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Couple from Haywards Heath speak out about challenges of dementia on Dementia Awareness Week
A couple living with dementia have spoken out about the challenges they face.
Alan and Stephanie Tuddenham are telling their story to mark Dementia Awareness Week, which begins tomorrow.
The pair, from Northlands Wood, Haywards Heath, are backing the efforts of health officials and the Alzheimer’s Society to create dementia- friendly communities across Sussex.
The aim is to ensure those living with dementia can be supported to stay well, live independently and continue to play an active and pivotal role in local life.
Mr Tuddenham, 68, was diagnosed with Alzheimer’s just over a year ago.
He said: “I often feel like I’m looking in on family life from the outside, I’m no longer involved like I used to be. It’s quite hard not to be able to play with the grandchildren as I want to, but I just can’t.
“I do not feel like I have a role in life, as I always used to.
“I have lost all of that, I don’t know what life is about for me now. But I have to just pick my feet up and get on with it.”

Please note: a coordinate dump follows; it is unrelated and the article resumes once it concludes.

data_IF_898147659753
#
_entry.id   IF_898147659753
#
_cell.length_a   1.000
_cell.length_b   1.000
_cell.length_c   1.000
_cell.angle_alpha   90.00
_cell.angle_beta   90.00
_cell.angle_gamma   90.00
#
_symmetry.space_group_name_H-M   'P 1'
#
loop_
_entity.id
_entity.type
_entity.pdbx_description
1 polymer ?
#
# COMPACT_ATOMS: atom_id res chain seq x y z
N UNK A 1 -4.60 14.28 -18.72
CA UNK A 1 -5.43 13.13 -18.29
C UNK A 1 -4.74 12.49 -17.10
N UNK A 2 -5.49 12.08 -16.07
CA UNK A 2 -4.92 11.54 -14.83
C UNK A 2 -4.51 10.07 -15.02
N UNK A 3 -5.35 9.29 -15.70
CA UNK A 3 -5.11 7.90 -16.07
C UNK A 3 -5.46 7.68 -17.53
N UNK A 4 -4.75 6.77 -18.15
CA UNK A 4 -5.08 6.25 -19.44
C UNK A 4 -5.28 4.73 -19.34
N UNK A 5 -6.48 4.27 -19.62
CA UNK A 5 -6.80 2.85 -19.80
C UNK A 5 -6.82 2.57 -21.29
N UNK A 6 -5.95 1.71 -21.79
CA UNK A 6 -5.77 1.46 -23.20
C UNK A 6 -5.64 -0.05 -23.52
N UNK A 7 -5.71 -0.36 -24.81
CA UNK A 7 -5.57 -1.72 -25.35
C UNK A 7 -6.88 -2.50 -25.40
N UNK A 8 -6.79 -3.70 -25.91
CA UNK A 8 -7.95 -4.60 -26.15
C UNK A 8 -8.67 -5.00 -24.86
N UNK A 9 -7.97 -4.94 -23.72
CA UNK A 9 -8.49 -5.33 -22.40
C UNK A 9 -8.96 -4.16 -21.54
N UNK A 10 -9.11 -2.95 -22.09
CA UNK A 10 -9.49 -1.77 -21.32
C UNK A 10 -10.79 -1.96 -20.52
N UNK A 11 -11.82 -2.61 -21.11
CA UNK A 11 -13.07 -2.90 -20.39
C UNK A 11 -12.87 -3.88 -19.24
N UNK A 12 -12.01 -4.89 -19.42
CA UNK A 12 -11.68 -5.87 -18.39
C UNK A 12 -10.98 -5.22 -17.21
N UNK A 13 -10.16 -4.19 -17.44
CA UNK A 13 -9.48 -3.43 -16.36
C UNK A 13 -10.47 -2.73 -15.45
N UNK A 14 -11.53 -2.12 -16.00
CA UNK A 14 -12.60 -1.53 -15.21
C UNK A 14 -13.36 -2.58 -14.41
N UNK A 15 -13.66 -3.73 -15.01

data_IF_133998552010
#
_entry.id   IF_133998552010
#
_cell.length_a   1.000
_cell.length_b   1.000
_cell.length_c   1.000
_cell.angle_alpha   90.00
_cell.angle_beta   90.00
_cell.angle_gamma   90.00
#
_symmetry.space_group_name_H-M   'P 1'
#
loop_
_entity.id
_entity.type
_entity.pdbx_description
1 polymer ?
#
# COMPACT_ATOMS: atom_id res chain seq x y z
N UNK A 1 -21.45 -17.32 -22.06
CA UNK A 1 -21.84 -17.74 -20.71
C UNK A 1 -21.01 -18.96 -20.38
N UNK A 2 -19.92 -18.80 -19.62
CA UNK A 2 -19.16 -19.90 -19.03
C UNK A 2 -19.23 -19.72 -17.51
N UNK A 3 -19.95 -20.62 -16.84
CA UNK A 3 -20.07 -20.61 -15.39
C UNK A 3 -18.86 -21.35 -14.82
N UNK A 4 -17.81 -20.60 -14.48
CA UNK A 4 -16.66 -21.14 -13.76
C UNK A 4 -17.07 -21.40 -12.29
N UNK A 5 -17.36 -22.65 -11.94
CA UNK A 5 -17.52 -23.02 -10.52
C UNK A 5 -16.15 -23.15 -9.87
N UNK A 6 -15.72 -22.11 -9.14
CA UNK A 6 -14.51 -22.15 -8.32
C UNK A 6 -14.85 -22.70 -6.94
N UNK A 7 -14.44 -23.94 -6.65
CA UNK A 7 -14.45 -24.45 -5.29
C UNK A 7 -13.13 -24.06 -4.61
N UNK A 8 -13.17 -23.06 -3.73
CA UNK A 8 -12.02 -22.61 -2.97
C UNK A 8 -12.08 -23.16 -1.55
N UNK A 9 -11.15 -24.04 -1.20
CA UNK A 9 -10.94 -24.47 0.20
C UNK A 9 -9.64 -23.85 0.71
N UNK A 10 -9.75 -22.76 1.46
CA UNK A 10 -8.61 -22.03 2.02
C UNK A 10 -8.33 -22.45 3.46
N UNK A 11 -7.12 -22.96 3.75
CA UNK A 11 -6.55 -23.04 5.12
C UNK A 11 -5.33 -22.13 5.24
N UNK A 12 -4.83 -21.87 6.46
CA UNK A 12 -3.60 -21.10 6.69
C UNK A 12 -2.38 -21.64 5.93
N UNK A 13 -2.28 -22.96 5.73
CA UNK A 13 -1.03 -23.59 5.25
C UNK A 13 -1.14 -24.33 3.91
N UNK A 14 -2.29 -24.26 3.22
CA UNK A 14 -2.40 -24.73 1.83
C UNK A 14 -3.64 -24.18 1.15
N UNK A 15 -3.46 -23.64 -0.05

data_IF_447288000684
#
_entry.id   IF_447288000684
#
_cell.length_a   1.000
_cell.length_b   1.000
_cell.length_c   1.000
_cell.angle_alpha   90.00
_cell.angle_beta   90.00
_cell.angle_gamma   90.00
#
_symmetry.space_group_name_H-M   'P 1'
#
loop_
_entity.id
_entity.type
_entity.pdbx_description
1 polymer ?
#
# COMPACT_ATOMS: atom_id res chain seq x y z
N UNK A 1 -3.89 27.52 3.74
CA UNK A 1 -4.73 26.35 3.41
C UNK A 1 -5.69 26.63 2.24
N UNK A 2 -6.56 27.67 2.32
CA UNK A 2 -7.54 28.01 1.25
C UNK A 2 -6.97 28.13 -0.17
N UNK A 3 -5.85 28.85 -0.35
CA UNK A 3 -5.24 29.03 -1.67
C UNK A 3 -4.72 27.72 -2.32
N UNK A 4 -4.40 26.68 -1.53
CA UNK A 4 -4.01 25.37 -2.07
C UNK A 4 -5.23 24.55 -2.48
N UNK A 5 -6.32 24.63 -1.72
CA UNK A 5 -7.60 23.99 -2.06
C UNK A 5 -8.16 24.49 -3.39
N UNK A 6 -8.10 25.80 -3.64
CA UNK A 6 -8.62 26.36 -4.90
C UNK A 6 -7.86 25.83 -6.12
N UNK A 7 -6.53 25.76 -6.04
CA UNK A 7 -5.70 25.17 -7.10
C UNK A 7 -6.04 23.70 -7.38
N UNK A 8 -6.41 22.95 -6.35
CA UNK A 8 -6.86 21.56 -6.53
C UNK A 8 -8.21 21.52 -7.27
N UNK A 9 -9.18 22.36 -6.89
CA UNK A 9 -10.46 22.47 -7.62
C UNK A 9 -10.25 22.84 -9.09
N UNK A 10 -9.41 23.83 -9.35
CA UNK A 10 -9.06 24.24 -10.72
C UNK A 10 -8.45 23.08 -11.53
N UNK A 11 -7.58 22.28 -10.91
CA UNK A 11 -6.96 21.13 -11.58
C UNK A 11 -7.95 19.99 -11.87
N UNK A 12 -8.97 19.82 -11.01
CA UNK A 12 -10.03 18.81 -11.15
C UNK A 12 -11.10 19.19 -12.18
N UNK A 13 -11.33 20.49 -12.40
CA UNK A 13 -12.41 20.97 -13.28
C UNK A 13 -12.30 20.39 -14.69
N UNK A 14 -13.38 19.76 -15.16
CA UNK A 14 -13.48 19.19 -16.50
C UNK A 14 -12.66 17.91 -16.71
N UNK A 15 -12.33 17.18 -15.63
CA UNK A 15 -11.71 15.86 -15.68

Mrs Tuddenham, 64, said: “It is important people understand, so they are not frightened of someone with dementia.
“We can be frightened if someone is not behaving in the way they always have, or you don’t understand why they are acting in a certain way.
“Because there is no cure for dementia, I think people find it hard to know how to react.
“Many of the things that people with Alzheimer’s do – it’s not them, it’s the disease showing.
“If someone is acting differently, it’s their symptom, much like someone with a broken leg would walk with a limp. They cannot help it.”
The number of people diagnosed with dementia is rising faster in parts of Sussex compared to the national average, mainly due to the county’s high number of older residents.
Horsham and Mid Sussex Clinical Commissioning Group clinical director Terry Lynch said: “Only by identifying and acknowledging the challenges that dementia brings to our communities can we have a hope of giving the right care and support to the people that need it. This challenge starts by recognising that people have memory problems, getting help as early as possible and creating a community that supports not just the person with dementia, but their caring and hardworking family and friends.”
For more details about upcoming awareness events and forums about dementia-friendly communities, visit www.dementiafriends.org.uk.
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